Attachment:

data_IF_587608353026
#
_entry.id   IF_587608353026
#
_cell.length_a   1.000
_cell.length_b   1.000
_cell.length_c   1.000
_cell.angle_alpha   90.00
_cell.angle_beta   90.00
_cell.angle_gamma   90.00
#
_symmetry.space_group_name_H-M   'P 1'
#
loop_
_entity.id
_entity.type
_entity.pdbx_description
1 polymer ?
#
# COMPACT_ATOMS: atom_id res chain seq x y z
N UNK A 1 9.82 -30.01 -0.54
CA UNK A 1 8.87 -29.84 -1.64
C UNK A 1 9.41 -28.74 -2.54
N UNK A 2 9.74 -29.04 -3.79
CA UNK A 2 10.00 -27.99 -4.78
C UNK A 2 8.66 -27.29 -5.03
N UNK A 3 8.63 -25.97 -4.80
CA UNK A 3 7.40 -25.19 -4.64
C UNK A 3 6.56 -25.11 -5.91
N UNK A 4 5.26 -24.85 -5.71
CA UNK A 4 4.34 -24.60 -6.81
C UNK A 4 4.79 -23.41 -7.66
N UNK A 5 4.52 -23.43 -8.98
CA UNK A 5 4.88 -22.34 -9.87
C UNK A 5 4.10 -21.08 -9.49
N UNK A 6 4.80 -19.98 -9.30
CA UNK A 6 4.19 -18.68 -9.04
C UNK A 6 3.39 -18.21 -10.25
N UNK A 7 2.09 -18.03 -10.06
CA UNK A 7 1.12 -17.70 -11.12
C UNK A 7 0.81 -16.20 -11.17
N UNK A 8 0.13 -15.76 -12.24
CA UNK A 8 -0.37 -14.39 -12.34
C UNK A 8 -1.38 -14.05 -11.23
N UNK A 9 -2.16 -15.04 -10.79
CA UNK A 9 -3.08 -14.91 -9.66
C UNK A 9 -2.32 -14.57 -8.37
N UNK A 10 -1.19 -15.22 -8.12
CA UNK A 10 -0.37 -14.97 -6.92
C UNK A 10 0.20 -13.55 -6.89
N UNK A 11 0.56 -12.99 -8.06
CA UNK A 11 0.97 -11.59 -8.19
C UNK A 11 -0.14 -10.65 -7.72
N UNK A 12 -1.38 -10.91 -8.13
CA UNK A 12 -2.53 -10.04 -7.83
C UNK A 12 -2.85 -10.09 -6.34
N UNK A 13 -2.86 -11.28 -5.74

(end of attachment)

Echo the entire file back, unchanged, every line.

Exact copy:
data_IF_587608353026
#
_entry.id   IF_587608353026
#
_cell.length_a   1.000
_cell.length_b   1.000
_cell.length_c   1.000
_cell.angle_alpha   90.00
_cell.angle_beta   90.00
_cell.angle_gamma   90.00
#
_symmetry.space_group_name_H-M   'P 1'
#
loop_
_entity.id
_entity.type
_entity.pdbx_description
1 polymer ?
#
# COMPACT_ATOMS: atom_id res chain seq x y z
N UNK A 1 9.82 -30.01 -0.54
CA UNK A 1 8.87 -29.84 -1.64
C UNK A 1 9.41 -28.74 -2.54
N UNK A 2 9.74 -29.04 -3.79
CA UNK A 2 10.00 -27.99 -4.78
C UNK A 2 8.66 -27.29 -5.03
N UNK A 3 8.63 -25.97 -4.80
CA UNK A 3 7.40 -25.19 -4.64
C UNK A 3 6.56 -25.11 -5.91
N UNK A 4 5.26 -24.85 -5.71
CA UNK A 4 4.34 -24.60 -6.81
C UNK A 4 4.79 -23.41 -7.66
N UNK A 5 4.52 -23.43 -8.98
CA UNK A 5 4.88 -22.34 -9.87
C UNK A 5 4.10 -21.08 -9.49
N UNK A 6 4.80 -19.98 -9.30
CA UNK A 6 4.19 -18.68 -9.04
C UNK A 6 3.39 -18.21 -10.25
N UNK A 7 2.09 -18.03 -10.06
CA UNK A 7 1.12 -17.70 -11.12
C UNK A 7 0.81 -16.20 -11.17
N UNK A 8 0.13 -15.76 -12.24
CA UNK A 8 -0.37 -14.39 -12.34
C UNK A 8 -1.38 -14.05 -11.23
N UNK A 9 -2.16 -15.04 -10.79
CA UNK A 9 -3.08 -14.91 -9.66
C UNK A 9 -2.32 -14.57 -8.37
N UNK A 10 -1.19 -15.22 -8.12
CA UNK A 10 -0.37 -14.97 -6.92
C UNK A 10 0.20 -13.55 -6.89
N UNK A 11 0.56 -12.99 -8.06
CA UNK A 11 0.97 -11.59 -8.19
C UNK A 11 -0.14 -10.65 -7.72
N UNK A 12 -1.38 -10.91 -8.13
CA UNK A 12 -2.53 -10.04 -7.83
C UNK A 12 -2.85 -10.09 -6.34
N UNK A 13 -2.86 -11.28 -5.74